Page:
by Treena Thibodeau
You are not doing enough. This announcement goes out at regular intervals over the P.A. system inside the cramped fitting room of my skull. You are not doing enough. I’m supposed to be meditating, but instead I’m dress-rehearsing conversations with people who now only exist inside of glowing rectangles. Visualize: sending my breath out. Think about viruses, try to pull just my own droplets back in. Sometimes it helps if I visualize a cat’s tail sliding through my fingers. I don’t have a cat, so I mentally borrow my sister’s. If no one is around to hear, I’ll screw headphones into the sockets of my ears and sing along with kirtan recordings, making a mess of the Sanskrit. I sing loud enough, maybe I’ll call monsters out of the lake. This week a creature that is not a goose but is definitely the result of something a goose fucked landed on the water and is now on patrol. We nicked this house too, a family member’s rural getaway in a part of Connecticut called the Quiet Corner. We came here the week the morgue trucks came to Queens and have remained since, possessions spreading in the cabin like a spill. I thought I would feel lost here in the woods, so far from the familiar grid of home, but I do not. Squirrels get into the frame of this house and chase shelter and I put out a catch-and-release trap but they are too wily for it.
Safe In Heaven Dead
by Michael Stutz
I’ve been ripping through lots of books during quarantine, going at a mad pace — faster than I’ve done in years. I haven’t read this many books this fast since I was a kid: 14 in the past month or so, and the count’s rising quickly.
One of my favorites in this batch was the smallest. It’s a book I’d read before, an old friend I’d first discovered many years back, a book that’s exactly the size of a pack of cigarettes sliced in half from the top down – Safe In Heaven Dead by Jack Kerouac, published by Hanuman Books in 1994. I think I first bought it, and read it, not long after it came out.
The Ghost of Karen Dalton
by Siân Evans
Across the distance of a computer screen, I’ve witnessed a dear friend process her trauma around starting her career as an ER nurse in a pandemic this year. I’ve felt helpless as so many people I love lost family members they didn’t have a chance to say goodbye to over the past few months, haunted by the irony of their loved ones dying alone in overcrowded hospitals. And while I’ve wanted to hold all this grief in my small hands, it often feels like this year has stretched the very limits of empathy, distancing us all from each other – both physically and in our varied experiences of loss.
Sontag on Heartbreak
by Lee Felice Pinkas
My first heartbreak, at age fifteen, sent me to songs. To schlocky inspirational books whose platitudes I held close, repeated like mantras. Later, revisiting the knots of a complicated relationship in my late twenties, I found Susan Sontag’s journals.
“I always fell for the bullies,” Sontag admits. “Their rejection of me showed their superior qualities, their good taste.”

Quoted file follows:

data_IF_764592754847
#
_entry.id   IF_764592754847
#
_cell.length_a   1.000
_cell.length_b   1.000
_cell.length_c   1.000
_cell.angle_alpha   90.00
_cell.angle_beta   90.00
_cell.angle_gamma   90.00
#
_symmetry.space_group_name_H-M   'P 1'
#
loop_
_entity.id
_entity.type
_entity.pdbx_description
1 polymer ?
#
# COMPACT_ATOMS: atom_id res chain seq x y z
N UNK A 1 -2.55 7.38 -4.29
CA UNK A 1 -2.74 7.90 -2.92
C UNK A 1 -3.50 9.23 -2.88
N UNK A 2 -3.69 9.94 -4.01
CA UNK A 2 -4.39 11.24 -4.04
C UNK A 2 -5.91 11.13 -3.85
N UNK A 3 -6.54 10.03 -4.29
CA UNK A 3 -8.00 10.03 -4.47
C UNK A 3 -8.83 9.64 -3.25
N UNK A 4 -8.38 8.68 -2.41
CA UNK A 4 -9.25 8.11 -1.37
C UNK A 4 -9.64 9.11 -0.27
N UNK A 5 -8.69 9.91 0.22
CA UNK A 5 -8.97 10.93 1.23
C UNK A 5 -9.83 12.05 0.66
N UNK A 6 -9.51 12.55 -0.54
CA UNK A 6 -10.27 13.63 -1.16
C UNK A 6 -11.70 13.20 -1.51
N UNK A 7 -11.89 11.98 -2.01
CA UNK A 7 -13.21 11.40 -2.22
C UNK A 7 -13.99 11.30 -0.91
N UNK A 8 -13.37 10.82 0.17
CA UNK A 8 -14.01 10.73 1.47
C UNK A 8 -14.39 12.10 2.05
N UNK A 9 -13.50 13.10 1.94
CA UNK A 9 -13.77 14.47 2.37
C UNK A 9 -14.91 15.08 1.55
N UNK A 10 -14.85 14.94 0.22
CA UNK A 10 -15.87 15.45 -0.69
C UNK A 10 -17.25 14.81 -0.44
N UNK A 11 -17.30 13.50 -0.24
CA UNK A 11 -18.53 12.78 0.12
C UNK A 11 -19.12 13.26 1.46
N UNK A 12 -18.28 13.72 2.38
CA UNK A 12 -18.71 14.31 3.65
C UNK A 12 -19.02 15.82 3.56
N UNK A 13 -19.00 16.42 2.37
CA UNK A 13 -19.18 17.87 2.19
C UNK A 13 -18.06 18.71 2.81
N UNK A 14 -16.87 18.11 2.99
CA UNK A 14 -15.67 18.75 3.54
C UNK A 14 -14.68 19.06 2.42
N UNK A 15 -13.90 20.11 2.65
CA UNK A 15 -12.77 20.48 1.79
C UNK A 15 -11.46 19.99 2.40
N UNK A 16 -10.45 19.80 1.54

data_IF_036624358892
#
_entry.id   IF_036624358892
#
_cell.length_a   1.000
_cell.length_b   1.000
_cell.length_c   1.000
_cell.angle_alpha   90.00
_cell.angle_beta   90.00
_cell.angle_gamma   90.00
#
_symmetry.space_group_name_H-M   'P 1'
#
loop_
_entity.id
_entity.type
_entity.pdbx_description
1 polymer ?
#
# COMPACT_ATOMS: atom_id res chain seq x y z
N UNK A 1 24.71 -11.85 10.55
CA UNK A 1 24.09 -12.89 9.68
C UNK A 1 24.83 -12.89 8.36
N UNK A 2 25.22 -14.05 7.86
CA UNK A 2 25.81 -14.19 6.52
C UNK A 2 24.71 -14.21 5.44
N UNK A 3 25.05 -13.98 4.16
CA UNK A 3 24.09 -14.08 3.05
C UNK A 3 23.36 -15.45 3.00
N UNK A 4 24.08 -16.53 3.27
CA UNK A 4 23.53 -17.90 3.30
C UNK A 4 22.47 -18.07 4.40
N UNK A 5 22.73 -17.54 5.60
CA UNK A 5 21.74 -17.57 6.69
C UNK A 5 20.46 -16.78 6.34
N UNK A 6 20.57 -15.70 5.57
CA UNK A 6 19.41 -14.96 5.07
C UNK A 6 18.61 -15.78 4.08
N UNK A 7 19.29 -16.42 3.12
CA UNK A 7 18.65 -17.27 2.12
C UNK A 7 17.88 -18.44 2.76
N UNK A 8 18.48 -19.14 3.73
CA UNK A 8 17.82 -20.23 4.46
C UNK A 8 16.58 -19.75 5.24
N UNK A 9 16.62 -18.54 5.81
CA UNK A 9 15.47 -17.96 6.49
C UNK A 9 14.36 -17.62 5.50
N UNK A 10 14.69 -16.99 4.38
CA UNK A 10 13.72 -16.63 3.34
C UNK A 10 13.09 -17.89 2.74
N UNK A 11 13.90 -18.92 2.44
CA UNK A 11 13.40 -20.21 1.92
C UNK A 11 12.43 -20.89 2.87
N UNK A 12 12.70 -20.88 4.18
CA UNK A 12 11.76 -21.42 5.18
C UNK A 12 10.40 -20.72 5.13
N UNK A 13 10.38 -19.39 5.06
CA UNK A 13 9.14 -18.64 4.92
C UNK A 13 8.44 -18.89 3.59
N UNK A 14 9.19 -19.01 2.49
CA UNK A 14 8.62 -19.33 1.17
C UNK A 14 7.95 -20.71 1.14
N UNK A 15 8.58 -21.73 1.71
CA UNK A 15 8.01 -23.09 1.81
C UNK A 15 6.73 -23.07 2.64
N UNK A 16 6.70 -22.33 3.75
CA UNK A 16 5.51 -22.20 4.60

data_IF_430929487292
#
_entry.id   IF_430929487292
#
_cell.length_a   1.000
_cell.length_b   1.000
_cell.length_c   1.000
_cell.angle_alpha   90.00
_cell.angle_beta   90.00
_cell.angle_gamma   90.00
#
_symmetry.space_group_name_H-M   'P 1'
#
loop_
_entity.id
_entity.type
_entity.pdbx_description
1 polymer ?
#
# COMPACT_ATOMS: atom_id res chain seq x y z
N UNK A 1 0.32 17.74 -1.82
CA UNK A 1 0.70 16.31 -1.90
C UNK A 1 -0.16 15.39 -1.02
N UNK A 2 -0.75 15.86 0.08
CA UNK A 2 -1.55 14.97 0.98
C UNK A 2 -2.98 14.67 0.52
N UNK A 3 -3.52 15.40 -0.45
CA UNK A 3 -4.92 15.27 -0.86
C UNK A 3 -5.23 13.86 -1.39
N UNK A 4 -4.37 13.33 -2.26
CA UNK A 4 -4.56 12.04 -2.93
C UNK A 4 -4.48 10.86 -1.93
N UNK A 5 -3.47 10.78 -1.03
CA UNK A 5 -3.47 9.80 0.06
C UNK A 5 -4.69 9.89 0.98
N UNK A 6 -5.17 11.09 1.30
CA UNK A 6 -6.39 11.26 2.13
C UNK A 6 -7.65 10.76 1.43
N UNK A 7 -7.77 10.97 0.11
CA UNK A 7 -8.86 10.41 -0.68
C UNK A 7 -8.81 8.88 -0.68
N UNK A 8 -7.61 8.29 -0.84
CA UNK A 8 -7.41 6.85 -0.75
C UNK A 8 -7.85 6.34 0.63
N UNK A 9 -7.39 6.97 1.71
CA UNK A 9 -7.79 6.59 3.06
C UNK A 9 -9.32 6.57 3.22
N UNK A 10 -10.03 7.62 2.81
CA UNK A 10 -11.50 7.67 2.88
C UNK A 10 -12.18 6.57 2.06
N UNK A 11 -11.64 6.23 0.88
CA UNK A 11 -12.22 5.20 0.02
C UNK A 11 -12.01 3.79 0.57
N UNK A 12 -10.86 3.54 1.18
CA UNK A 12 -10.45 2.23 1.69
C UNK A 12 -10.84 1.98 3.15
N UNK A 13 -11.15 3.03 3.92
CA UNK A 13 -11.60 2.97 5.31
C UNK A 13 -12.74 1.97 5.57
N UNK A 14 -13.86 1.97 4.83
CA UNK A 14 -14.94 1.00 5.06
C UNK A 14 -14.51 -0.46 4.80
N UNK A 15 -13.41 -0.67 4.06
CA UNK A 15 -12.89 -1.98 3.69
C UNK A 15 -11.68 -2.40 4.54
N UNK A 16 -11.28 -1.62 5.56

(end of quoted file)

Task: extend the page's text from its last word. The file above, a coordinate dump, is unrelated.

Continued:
I found her book in Berlin, Germany. I had followed a guy named Jonah there the summer after our breakup. I was not proud of myself, leaning on pretexts to save myself from the truth that I had crossed the Atlantic to pursue the ghost of a relationship.
Billie Jean and Me
by Jesse Ludington
I don’t remember the name of the bar in Paris, or what time it was, although it had to be late. I remember that it was a Thursday. I remember that the air felt cool on my face when I walked outside. Ashley was inside the bar, getting to know her Tinder date, Carl, an almost impossibly tall and lanky Swedish boy with shoulder-length blond hair, so textbook Ashley’s type I found it hard to believe she hadn’t created him in a lab. Kayla was inside too, nursing what she’d described to me as the worst piña colada of her life. My unfinished jack and coke sat somewhere along the bar—it had been too strong, and overpriced.
Lessons from a New York City Nail Guru
by Libby Leonard
Getting my nails done was not something that ever occurred to me. As a tomboy for a majority of my teens and early twenties, one that elicited such comments as “I don’t really look at you like a girl” from guys who didn’t know how to treat women whom they actually viewed as “girls,” it seemed like a frivolous expense.
Several years later, I was wandering like a zombie through the Upper West Side in frigid February temperatures. I had just gone through a breakup, and didn’t want to go home after work, but didn’t know where else I wanted to go either, until I found myself checking my phone in front of a nail salon. When I looked up, five nail technicians with empty chairs were looking at me smiling. One waved me in.
I. A choice to be disabled?
One of the main characters in Jonathan Safran Foer’s 2002 novel Everything Is Illuminated is a blind chauffeur otherwise known as Grandfather. Grandfather claims to be blind and has a “Seeing Eye bitch,” as Alex, the tour guide with a talent for choosing the wrong word, refers to their dog. Yet Grandfather is also the driver for Heritage Touring, the family outfit that has promised to help the protagonist, named Jonathan Safran Foer, find the shtetl his grandfather fled during the Holocaust. Grandfather spends most of the book driving Alex, who is also his grandson, and Jonathan around Ukraine in this pursuit.
As an African Australian it’s unsurprising that being between worlds is a recurring theme in my stories.
Recently the Sydney Review of Books published my essay “Inhabitation—Genni and I”, where I embrace my once unsayable duality. The text unwraps or layers my journey that is a discovery, “an integral acceptance of the sum of self”.
This theme of hybridity is present in my novel Claiming T-Mo by Meerkat Press, a speculative novel that’s hard to classify in a single genre, with its elements of science fiction, fantasy and magical realism.